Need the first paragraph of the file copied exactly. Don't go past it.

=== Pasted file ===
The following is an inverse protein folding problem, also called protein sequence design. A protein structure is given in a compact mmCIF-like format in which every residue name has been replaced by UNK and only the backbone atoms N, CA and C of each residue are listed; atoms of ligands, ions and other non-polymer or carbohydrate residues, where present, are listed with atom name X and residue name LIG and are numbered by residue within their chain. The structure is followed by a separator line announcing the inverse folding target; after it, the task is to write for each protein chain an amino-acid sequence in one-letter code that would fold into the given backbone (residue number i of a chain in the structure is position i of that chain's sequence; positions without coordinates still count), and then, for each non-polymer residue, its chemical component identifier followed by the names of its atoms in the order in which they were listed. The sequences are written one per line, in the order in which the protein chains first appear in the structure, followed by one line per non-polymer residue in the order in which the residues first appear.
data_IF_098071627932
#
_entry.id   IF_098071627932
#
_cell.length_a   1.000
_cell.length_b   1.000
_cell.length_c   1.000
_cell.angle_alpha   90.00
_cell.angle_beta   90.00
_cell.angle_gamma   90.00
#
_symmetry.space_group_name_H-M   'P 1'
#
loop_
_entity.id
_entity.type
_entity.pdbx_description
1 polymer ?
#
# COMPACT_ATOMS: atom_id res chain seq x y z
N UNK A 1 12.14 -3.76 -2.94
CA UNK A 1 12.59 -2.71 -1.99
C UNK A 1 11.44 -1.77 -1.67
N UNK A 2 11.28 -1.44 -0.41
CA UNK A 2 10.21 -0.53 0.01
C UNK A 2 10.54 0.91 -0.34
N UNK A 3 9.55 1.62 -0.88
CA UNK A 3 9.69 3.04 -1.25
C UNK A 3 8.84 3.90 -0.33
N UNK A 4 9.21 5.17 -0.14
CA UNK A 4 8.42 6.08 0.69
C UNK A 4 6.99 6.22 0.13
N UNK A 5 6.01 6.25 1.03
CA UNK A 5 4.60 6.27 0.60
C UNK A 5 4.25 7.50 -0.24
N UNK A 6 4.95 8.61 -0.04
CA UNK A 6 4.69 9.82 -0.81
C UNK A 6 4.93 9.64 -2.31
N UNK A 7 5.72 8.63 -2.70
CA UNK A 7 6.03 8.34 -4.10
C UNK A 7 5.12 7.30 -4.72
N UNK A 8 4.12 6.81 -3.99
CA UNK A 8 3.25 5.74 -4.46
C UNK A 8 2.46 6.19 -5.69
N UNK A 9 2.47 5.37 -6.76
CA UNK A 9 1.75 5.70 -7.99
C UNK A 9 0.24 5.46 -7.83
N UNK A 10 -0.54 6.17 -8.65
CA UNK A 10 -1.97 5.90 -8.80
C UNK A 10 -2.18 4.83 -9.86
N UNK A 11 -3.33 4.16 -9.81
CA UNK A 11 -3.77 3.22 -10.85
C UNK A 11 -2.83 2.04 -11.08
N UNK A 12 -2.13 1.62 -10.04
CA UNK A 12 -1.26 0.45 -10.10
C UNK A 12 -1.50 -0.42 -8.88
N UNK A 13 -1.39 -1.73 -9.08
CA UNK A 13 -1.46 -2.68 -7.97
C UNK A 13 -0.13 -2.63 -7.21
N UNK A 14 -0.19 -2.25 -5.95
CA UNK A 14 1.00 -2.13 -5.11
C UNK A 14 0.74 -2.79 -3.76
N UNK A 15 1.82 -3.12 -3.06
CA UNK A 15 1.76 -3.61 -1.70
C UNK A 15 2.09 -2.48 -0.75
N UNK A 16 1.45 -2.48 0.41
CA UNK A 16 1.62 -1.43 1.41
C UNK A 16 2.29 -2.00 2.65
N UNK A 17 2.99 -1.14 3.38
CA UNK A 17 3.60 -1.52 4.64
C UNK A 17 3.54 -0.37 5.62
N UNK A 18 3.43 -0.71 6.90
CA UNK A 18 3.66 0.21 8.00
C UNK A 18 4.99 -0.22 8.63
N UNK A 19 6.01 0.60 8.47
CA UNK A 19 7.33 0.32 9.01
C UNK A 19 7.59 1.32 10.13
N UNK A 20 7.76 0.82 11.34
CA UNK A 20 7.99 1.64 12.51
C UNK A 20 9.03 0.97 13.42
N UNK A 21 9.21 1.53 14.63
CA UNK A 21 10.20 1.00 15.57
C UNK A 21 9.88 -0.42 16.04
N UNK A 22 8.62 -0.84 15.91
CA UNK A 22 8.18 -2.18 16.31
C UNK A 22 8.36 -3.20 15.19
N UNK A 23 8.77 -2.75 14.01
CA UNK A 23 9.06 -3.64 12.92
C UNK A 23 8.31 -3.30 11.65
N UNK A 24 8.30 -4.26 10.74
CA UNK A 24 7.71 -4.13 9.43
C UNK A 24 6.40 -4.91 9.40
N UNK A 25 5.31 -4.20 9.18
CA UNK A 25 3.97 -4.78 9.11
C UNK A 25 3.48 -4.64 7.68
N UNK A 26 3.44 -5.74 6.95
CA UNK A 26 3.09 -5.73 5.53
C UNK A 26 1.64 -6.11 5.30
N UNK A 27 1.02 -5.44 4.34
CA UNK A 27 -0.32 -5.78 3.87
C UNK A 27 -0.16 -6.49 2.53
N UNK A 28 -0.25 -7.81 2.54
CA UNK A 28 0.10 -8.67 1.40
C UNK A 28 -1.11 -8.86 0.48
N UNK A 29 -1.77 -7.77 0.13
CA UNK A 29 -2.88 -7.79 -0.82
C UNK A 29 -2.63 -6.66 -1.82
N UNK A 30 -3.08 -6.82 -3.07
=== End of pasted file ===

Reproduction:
The following is an inverse protein folding problem, also called protein sequence design. A protein structure is given in a compact mmCIF-like format in which every residue name has been replaced by UNK and only the backbone atoms N, CA and C of each residue are listed; atoms of ligands, ions and other non-polymer or carbohydrate residues, where present, are listed with atom name X and residue name LIG and are numbered by residue within their chain. The structure is followed by a separator line announcing the inverse folding target; after it, the task is to write for each protein chain an amino-acid sequence in one-letter code that would fold into the given backbone (residue number i of a chain in the structure is position i of that chain's sequence; positions without coordinates still count), and then, for each non-polymer residue, its chemical component identifier followed by the names of its atoms in the order in which they were listed. The sequences are written one per line, in the order in which the protein chains first appear in the structure, followed by one line per non-polymer residue in the order in which the residues first appear.